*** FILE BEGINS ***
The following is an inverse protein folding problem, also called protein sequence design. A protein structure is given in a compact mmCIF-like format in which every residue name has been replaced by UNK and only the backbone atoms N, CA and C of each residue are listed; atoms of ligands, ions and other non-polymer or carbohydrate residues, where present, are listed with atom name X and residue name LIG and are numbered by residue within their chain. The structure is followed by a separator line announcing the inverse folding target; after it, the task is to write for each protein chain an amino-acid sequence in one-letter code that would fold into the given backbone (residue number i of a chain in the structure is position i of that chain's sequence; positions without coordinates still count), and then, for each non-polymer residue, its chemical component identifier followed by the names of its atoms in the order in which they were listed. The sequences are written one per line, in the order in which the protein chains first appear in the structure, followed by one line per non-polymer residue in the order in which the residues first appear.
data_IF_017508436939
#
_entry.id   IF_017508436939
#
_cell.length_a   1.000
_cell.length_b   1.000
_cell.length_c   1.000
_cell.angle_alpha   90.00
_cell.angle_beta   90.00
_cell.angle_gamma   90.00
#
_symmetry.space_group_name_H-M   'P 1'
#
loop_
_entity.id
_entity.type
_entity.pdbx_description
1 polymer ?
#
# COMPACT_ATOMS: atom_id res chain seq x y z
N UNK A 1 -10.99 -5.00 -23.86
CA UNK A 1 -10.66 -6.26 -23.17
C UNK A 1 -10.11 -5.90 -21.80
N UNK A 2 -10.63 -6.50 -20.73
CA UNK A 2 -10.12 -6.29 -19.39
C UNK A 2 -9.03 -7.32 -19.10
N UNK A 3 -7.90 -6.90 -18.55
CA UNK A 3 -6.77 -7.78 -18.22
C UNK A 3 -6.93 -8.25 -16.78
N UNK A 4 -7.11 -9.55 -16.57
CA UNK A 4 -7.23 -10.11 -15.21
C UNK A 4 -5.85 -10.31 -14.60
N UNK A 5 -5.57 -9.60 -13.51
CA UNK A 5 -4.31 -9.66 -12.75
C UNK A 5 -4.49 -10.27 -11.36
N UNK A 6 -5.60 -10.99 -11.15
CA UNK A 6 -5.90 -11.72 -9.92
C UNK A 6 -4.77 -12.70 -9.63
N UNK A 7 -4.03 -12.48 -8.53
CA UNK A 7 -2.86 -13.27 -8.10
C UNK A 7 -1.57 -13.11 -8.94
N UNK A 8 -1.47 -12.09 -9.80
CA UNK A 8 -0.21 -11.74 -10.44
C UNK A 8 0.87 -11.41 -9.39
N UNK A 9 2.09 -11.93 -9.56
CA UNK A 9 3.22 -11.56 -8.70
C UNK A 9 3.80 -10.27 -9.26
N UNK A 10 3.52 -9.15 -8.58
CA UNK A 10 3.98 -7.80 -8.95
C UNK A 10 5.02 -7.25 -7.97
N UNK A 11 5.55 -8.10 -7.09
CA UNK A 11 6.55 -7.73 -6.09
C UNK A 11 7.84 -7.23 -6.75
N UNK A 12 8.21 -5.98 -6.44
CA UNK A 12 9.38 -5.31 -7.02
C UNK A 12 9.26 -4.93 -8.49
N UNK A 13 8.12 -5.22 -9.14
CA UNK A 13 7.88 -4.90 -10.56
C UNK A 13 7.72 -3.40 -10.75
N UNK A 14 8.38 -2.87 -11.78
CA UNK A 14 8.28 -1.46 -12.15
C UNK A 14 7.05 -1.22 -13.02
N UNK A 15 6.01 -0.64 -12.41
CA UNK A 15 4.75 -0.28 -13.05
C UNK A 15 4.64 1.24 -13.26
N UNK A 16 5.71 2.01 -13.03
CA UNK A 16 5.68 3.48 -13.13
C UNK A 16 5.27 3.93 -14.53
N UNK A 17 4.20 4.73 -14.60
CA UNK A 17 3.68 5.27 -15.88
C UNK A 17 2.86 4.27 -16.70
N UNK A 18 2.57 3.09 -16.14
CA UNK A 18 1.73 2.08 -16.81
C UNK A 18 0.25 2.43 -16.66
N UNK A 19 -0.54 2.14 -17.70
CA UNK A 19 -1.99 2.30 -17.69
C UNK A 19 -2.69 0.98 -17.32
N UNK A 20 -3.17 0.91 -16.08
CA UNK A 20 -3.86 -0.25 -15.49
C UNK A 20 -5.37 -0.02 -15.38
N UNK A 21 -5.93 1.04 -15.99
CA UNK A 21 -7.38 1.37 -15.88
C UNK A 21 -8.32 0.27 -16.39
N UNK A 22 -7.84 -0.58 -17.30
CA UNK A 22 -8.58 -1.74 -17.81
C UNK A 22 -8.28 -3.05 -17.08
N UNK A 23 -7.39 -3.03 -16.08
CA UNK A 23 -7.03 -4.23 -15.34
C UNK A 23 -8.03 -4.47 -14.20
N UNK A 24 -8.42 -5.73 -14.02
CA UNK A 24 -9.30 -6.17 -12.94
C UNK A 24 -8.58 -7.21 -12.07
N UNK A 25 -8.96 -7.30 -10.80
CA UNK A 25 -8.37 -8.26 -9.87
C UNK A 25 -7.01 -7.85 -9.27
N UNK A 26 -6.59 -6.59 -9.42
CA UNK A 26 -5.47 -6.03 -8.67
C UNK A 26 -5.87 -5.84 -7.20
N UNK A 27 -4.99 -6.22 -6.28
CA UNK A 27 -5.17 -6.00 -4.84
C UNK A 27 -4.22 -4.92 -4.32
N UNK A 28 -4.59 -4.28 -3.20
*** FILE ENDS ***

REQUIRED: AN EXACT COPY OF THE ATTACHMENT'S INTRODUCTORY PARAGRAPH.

The following is an inverse protein folding problem, also called protein sequence design. A protein structure is given in a compact mmCIF-like format in which every residue name has been replaced by UNK and only the backbone atoms N, CA and C of each residue are listed; atoms of ligands, ions and other non-polymer or carbohydrate residues, where present, are listed with atom name X and residue name LIG and are numbered by residue within their chain. The structure is followed by a separator line announcing the inverse folding target; after it, the task is to write for each protein chain an amino-acid sequence in one-letter code that would fold into the given backbone (residue number i of a chain in the structure is position i of that chain's sequence; positions without coordinates still count), and then, for each non-polymer residue, its chemical component identifier followed by the names of its atoms in the order in which they were listed. The sequences are written one per line, in the order in which the protein chains first appear in the structure, followed by one line per non-polymer residue in the order in which the residues first appear.